Reflexology can treat chronic sinusitis


Image: Reflexology can treat chronic sinusitis

(Natural News) Fall is a season noted for its a beautiful change in colors and cool, crisp evenings, but for some people, it’s also the start of a bunged-up nose and watery eyes. If this sounds familiar, chances are you have a condition called sinusitis.

Sinusitis, which is the common term for rhinosinusitis, is defined as the inflammation of the tissue lining the sinuses or hollow cavities found behind the nose. In the U.S., at least 37 million adults have the condition, making it one of the most common health conditions in the country. While it’s prevalent during early fall and late spring, people can be affected by sinusitis all-year round. In particular, the condition is identified based on its severity, from acute sinusitis being those that last four weeks to chronic sinusitis, which can last up to 12 weeks and continue on for months. Allergies, colds, and flu are the most common causes of sinusitis — all of which are widespread during the fall.

People who suffer from sinusitis may experience:

  • Facial pain, especially in the back of the eyes, face, forehead, nose, or sinuses
  • Headaches, which can be either be frontal or nasal
  • Severe coughing
  • Nasal congestion, including post-nasal drip and loss of smell
  • Sleeping difficulties
  • A general feeling of malaise and lethargy

Most cases of sinusitis are acute, which is usually brought about by a cold; however, chronic sinusitis can last longer and cause more fatigue.

How reflexology offers relief from sinusitis

Reflexology is a treatment that applies pressure to specific areas on the feet, hands, and ears to create a positive effect on a person’s health. According to reflexologists, pressing on these locations — which they call reflex points — can greatly benefit its corresponding organ.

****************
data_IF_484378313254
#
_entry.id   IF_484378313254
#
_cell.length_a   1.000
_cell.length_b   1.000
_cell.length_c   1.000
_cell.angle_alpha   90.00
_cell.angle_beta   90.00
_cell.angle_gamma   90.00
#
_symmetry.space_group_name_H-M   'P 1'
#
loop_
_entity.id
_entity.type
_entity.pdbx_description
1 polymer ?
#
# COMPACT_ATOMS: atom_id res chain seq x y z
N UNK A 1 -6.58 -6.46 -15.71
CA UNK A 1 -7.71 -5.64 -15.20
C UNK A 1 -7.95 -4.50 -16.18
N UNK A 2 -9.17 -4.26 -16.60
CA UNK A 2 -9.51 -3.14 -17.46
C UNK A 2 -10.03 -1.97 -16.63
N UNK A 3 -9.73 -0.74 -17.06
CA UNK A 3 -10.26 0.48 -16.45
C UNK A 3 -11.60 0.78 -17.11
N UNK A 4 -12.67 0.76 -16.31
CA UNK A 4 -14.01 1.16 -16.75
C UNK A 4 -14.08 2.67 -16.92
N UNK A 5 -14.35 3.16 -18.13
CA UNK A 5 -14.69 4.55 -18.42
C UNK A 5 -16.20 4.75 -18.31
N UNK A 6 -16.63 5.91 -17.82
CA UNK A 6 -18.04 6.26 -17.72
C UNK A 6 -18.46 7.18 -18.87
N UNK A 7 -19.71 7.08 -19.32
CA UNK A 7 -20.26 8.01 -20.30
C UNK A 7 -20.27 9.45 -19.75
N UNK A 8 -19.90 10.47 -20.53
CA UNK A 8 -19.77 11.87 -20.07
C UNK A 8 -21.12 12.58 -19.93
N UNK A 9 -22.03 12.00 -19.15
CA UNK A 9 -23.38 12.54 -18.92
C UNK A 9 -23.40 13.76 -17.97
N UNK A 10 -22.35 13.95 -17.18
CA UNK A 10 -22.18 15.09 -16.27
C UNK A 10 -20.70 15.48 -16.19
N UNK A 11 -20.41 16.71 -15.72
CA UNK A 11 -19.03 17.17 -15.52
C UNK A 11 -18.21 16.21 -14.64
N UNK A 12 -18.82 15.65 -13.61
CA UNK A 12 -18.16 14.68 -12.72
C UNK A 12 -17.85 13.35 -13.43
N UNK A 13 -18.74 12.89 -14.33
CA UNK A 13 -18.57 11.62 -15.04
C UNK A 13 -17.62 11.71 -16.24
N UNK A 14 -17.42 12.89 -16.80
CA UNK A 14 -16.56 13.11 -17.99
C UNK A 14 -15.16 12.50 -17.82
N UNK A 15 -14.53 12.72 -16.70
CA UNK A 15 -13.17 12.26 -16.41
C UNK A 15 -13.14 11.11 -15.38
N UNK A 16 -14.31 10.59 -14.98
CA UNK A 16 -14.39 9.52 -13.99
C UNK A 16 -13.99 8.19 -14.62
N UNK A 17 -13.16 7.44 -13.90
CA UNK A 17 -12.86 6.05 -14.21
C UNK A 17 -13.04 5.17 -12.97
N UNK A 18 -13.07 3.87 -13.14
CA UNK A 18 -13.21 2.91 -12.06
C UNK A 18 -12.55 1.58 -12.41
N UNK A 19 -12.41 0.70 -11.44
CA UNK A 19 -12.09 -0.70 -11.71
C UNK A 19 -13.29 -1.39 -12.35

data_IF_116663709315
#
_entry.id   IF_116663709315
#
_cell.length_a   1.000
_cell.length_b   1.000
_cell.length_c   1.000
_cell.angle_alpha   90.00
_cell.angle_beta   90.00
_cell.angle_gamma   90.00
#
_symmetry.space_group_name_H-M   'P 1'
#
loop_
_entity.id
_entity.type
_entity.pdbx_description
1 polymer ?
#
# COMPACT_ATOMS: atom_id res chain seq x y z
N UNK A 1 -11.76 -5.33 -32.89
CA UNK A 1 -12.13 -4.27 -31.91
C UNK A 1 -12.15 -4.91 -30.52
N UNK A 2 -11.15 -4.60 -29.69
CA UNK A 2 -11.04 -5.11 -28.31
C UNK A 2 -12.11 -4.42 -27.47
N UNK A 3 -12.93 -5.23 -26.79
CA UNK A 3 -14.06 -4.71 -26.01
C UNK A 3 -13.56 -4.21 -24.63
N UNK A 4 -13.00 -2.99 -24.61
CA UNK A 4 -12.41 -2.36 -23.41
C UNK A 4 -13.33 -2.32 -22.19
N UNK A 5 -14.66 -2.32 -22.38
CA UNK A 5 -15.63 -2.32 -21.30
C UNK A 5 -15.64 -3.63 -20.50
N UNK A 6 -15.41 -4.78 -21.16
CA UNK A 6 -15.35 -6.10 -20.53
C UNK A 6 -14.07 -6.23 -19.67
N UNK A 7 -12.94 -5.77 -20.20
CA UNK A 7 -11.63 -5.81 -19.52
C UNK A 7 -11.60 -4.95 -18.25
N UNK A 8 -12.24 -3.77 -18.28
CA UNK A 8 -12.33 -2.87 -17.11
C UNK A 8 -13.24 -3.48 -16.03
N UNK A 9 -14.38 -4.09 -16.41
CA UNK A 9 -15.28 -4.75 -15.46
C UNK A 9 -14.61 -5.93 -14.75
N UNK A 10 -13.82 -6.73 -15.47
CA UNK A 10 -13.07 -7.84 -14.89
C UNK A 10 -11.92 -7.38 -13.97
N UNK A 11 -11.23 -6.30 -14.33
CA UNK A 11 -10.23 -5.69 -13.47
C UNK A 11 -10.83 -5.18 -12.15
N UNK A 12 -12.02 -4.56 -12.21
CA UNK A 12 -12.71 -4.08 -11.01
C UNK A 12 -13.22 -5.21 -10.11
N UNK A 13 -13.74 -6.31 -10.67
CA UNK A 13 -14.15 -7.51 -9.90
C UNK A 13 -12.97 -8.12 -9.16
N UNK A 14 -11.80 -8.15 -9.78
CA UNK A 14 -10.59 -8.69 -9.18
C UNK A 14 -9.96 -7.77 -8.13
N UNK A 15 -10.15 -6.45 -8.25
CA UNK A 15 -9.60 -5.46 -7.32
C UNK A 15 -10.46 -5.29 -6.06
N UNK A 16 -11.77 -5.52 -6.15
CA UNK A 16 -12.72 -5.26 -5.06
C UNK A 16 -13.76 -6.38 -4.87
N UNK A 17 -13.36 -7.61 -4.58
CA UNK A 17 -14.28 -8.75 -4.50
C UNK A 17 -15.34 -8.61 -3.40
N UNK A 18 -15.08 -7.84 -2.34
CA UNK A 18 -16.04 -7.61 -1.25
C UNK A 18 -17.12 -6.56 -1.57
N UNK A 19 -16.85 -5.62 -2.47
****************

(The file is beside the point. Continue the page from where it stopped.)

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To treat sinusitis using reflexology, it’s important to note that the reflex points for the sinuses are located at the back of the toes, opposite the nails, and at the tip of all fingers except the thumbs. If the adequate pressure is applied, this reduces the painful and bothersome symptoms of sinusitis. In particular, the main reflex point is at the top and bottom of both big toes, which can be activated by gently massaging the area in circular motions using the thumb for two minutes, concentrating on one foot each minute.

The nose, a body part significantly impaired during sinusitis, can also be stimulated using the big toe. In particular, the reflex point is located right above the knuckle, just below where the skin meets the nails. It’s important to note, however, that massaging the big toe on the right affects the left side of the nose. Similarly, the opposite effect is observed when the big toe on the left is activated. This restores the energy, balance, and harmony of the nasal passages that have been blocked without affecting mucous production. Activating this, together with the sinus points, can help clear a stuffy nose.

In addition, reflexology provides relief even from the accompanying symptoms of sinusitis, including headaches and breathing difficulties. This will not only improve lymphatic drainage, but it can also increase blood flow to the head. This is done by applying pressure on the joint between the thumb and the index finger. The area behind the nails of both fingers can also be used to get satisfactory results. Applying pressure on the area behind the wrist, called the inner gate, can also lead to effective results. (Related: Foot Reflexology Massage Relieves Stress and Back Pain.)

To learn more about how reflexology helps the body, visit HealingArts.news today.

Sources include:

ModernReflexology.com

SinusInstituteAltlanta.com

MedLinePlus.gov

TakingCharge.CSH.UMN.edu


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